Mar 022017
 
 March 2, 2017  Featured News, Govt, Online

Acting Federal Trade Commission Chairman Maureen K. Ohlhausen and Federal Communications Commission Chairman Ajit Pai issued the following statement yesterday on the FCCs issuance of a temporary stay of a data security regulation:

The Federal Communications Commission and the Federal Trade Commission are committed to protecting the online privacy of American consumers. We believe that the best way to do that is through a comprehensive and consistent framework. After all, Americans care about the overall privacy of their information when they use the Internet, and they shouldnt have to be lawyers or engineers to figure out if their information is protected differently depending on which part of the Internet holds it.

Thats why we disagreed with the FCCs unilateral decision in 2015 to strip the FTC of its authority over broadband providers privacy and data security practices, removing an effective cop from the beat. The FTC has a long track record of protecting consumers privacy and security throughout the Internet ecosystem. It did not serve consumers interests to abandon this longstanding, bipartisan, successful approach.

We still believe that jurisdiction over broadband providers privacy and data security practices should be returned to the FTC, the nations expert agency with respect to these important subjects. All actors in the online space should be subject to the same rules, enforced by the same agency.

Until that happens, however, we will work together on harmonizing the FCCs privacy rules for broadband providers with the FTCs standards for other companies in the digital economy. Accordingly, the FCC today stayed one of its rules before it could take effect on March 2. This rule is not consistent with the FTCs privacy framework. The stay will remain in place only until the FCC is able to rule on a petition for reconsideration of its privacy rules.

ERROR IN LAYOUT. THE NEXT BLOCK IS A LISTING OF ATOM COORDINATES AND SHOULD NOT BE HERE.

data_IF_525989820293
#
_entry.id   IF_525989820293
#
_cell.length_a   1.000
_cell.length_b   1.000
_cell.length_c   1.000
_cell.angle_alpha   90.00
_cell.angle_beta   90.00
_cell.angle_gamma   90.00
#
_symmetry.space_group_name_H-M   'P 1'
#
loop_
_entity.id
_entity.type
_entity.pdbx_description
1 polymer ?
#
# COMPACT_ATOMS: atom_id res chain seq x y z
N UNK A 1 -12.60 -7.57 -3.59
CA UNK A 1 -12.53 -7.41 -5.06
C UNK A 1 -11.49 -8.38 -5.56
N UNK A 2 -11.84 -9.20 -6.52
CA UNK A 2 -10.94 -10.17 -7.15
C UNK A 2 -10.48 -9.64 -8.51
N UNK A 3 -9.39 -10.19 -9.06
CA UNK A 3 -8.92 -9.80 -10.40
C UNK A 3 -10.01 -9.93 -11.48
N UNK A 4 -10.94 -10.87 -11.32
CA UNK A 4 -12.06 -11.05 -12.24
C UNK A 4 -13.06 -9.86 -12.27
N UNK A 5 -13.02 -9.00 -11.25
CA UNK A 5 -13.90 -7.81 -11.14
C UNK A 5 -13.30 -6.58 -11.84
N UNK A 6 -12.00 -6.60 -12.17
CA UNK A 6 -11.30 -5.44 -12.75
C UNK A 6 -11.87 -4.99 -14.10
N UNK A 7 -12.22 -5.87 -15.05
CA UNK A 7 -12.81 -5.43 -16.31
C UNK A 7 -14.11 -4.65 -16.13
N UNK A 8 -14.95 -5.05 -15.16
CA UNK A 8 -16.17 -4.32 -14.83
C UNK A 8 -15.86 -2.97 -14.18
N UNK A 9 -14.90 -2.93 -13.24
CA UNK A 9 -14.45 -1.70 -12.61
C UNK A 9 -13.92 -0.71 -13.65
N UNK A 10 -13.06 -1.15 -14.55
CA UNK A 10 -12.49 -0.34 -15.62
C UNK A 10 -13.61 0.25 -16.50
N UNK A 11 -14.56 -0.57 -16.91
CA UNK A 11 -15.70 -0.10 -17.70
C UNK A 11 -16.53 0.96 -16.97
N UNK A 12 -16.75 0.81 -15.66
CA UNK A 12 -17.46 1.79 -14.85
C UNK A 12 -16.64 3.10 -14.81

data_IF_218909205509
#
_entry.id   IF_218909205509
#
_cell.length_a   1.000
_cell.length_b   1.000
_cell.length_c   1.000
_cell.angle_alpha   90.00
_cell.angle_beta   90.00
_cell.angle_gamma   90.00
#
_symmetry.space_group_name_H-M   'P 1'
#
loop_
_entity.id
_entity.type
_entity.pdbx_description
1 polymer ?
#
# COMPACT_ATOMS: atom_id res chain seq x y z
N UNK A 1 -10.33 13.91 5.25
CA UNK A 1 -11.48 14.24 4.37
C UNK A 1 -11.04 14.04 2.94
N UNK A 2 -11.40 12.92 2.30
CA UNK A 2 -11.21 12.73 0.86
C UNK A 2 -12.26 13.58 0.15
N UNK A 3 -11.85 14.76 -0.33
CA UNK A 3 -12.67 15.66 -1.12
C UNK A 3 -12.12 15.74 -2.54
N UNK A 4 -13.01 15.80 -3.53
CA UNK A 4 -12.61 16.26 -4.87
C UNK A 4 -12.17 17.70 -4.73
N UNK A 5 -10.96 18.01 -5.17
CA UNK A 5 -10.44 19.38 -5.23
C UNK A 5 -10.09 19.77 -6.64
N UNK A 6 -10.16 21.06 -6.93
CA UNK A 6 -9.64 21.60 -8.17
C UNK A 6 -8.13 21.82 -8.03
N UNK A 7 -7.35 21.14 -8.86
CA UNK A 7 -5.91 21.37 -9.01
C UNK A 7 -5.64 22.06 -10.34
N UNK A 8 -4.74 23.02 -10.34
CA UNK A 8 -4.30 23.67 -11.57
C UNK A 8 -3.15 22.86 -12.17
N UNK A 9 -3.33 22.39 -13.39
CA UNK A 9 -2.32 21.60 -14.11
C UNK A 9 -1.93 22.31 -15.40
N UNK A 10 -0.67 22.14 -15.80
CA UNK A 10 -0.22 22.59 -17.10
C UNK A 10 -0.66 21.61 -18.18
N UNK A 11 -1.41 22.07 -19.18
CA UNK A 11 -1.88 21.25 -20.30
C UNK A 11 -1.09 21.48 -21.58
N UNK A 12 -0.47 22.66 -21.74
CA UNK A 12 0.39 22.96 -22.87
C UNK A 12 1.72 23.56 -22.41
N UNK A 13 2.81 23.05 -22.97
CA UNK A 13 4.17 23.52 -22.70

Two years after the FCC stripped broadband consumers of FTC privacy protections, some now express concern that the temporary delay of a rule not yet in effect will leave consumers unprotected. We agree that it is vital to fill the consumer protection gap created by the FCC in 2015, and todays action is a step toward properly filling that gap. How that gap is filled matters. It does not serve consumers interests to create two distinct frameworksone for Internet service providers and one for all other online companies.

The federal government shouldnt favor one set of companies over another and certainly not when it comes to a marketplace as dynamic as the Internet. So going forward, we will work together to establish a technology-neutral privacy framework for the online world. Such a uniform approach is in the best interests of consumers and has a long track record of success.

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